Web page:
Cixi’s lack of formal education was more than made up for by her intuitive intelligence, which she liked to use from her earliest years. In 1843, when she was seven, the empire had just finished its first war with the West, the Opium War, which had been started by Britain in reaction to Beijing clamping down on the illegal opium trade conducted by British merchants. China was defeated and had to pay a hefty indemnity. Desperate for funds, Emperor Daoguang (father of Cixi’s future husband) held back the traditional presents for his sons’ brides – gold necklaces with corals and pearls – and vetoed elaborate banquets for their weddings. New Year and birthday celebrations were scaled down, even cancelled, and minor royal concubines had to subsidise their reduced allowances by selling their embroidery on the market through eunuchs. The emperor himself even went on surprise raids of his concubines’ wardrobes, to check whether they were hiding extravagant clothes against his orders. As part of a determined drive to stamp out theft by officials, an investigation was conducted of the state coffer, which revealed that more “than nine million taels of silver had gone missing. Furious, the emperor ordered all the senior keepers and inspectors of the silver reserve for the previous forty-four years to pay fines to make up the loss – whether or not they were guilty. Cixi’s great-grandfather had served as one of the keepers and his share of the fine amounted to 43,200 taels – a colossal sum, next to which his official salary had been a pittance. As he had died a long time ago, his son, Cixi’s grandfather, was obliged to pay half the sum, even though he worked in the Ministry of Punishments and had nothing to do with the state coffer. After three years of futile struggle to raise money, he only managed to hand over 1,800 taels, and an edict signed by the emperor confined him to prison, only to be released if and when his son, Cixi’s father, delivered the balance. The life of the family was turned upside down. Cixi, then eleven years old, had to take in sewing jobs to earn extra money – which she would remember all her life and would later talk about to her ladies-in-waiting in the court. “As she was the eldest of two daughters and three sons, her father discussed the matter with her, and she rose to the occasion. Her ideas were carefully considered and practical: what possessions to sell, what valuables to pawn, whom to turn to for loans and how to approach them. Finally, the family raised 60 per cent of the sum, enough to get her grandfather out of prison. The young Cixi’s contribution to solving the crisis became a family legend, and her father paid her the ultimate compliment: ‘This daughter of mine is really more like a son!’ Treated like a son, Cixi was able to talk to her father about things that were normally closed areas for women. Inevitably their conversations touched on official business and state affairs, which helped form Cixi’s lifelong interest. Being consulted and having her views acted on, she acquired self-confidence and never accepted the com“common assumption that women’s brains were inferior to men’s. The crisis also helped shape her future method of rule. Having tasted the bitterness of arbitrary punishment, she would make an effort to be fair to her officials.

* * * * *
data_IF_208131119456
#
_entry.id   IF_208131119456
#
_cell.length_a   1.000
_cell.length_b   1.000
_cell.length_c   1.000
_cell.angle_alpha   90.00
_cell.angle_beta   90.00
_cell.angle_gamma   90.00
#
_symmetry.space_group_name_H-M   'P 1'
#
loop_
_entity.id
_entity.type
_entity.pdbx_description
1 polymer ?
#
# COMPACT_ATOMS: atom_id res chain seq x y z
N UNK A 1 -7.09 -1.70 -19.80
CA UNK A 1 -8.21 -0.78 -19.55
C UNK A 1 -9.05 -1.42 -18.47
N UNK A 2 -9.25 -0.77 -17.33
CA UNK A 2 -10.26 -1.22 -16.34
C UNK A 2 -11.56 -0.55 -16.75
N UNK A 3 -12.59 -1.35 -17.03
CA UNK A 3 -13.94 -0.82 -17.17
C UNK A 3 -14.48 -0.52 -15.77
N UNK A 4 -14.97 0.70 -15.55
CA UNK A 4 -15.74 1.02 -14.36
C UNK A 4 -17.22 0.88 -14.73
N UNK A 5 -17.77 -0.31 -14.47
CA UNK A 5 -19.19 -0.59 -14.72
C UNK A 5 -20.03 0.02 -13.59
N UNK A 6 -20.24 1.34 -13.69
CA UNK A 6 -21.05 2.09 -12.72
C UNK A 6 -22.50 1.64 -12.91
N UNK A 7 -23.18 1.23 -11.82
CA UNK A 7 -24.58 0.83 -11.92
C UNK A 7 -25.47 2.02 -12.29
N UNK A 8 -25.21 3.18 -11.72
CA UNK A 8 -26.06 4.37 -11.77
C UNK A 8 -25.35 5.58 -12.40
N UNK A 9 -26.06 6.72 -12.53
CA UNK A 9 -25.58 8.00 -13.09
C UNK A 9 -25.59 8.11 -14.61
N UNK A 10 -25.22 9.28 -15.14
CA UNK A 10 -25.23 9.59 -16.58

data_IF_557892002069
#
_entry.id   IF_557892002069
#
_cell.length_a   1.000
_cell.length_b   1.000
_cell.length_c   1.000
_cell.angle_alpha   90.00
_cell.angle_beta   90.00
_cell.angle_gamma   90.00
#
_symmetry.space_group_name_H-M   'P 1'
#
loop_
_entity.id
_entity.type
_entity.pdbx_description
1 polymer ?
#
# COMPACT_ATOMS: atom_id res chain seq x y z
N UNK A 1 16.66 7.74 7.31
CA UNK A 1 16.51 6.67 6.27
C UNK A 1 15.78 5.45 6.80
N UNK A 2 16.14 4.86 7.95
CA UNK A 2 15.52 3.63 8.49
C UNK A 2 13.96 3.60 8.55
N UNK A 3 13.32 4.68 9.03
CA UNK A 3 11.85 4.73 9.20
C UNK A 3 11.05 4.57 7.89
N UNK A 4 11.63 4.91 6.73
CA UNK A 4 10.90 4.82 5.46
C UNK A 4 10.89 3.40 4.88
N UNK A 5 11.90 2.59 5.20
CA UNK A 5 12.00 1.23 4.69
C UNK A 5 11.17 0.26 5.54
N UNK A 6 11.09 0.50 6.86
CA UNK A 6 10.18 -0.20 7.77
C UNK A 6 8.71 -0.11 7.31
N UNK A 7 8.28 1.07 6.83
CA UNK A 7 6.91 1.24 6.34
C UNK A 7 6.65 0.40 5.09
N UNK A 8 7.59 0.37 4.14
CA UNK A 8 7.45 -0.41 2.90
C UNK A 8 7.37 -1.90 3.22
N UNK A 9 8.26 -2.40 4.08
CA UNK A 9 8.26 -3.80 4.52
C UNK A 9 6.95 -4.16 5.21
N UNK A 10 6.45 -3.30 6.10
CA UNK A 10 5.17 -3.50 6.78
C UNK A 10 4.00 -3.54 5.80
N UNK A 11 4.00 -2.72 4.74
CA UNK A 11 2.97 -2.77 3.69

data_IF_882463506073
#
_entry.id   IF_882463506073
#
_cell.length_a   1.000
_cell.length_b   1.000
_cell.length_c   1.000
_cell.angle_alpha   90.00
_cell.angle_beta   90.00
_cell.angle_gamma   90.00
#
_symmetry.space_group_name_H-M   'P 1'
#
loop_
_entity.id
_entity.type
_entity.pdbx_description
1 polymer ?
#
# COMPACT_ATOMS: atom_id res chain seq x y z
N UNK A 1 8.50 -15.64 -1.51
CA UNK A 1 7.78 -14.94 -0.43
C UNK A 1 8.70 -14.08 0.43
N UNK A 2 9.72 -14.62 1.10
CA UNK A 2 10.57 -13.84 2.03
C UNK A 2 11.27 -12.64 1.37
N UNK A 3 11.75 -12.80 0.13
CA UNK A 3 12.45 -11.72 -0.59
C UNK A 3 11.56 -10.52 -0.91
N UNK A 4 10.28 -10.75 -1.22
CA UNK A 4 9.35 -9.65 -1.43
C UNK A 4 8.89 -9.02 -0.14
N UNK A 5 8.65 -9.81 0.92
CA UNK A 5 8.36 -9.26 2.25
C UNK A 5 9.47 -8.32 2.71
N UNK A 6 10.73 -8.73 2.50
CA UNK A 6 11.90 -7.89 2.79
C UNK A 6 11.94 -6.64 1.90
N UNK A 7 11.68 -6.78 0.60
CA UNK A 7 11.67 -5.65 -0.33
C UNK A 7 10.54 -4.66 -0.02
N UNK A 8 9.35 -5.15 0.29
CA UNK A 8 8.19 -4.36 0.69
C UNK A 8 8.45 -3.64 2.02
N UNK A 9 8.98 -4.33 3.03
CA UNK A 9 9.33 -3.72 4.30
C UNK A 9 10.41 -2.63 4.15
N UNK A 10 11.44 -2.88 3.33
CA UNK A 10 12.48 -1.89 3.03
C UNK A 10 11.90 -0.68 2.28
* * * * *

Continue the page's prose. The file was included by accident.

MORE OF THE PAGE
Jung Chang (Empress Dowager Cixi: The Concubine Who Launched Modern China)
Well. Um. The thing is…” I inhale, then continue with rapid-fire speed. “Imnotahockeyfan.” A wrinkle appears in his forehead. “What?” I repeat myself, slowly this time, with actual pauses between each word. “I’m not a hockey fan.” Then I hold my breath and await his reaction. He blinks. Blinks again. And again. His expression is a mixture of shock and horror. “You don’t like hockey?” I regretfully shake my head. “Not even a little bit?” Now I shrug. “I don’t mind it as background noise—” “Background noise?” “—but I won’t pay attention to it if it’s on.” I bite my lip. I’m already in this deep—might as well deliver the final blow. “I come from a football family.” “Football,” he says dully. “Yeah, my dad and I are huge Pats fans. And my grandfather was an offensive lineman for the Bears back in the day.” “Football.” He grabs his water and takes a deep swig, as if he needs to rehydrate after that bombshell. I smother a laugh. “I think it’s awesome that you’re so good at it, though. And congrats on the Frozen Four win.” Logan stares at me. “You couldn’t have told me this before I asked you out? What are we even doing here, Grace? I can never marry you now—it would be blasphemous.” His twitching lips make it clear that he’s joking, and the laughter I’ve been fighting spills over. “Hey, don’t go canceling the wedding just yet. The success rate for inter-sport marriages is a lot higher than you think. We could be a Pats-Bruins family.” I pause. “But no Celtics. I hate basketball.” “Well, at least we have that in common.” He shuffles closer and presses a kiss to my cheek. “It’s all right. We’ll work through this, gorgeous. Might need couples counseling at some point, but once I teach you to love hockey, it’ll be smooth sailing for us.” “You won’t succeed,” I warn him. “Ramona spent years trying to force me to like it. Didn’t work.” “She gave up too easily then. I, on the other hand, never give up
Elle Kennedy (The Mistake (Off-Campus, #2))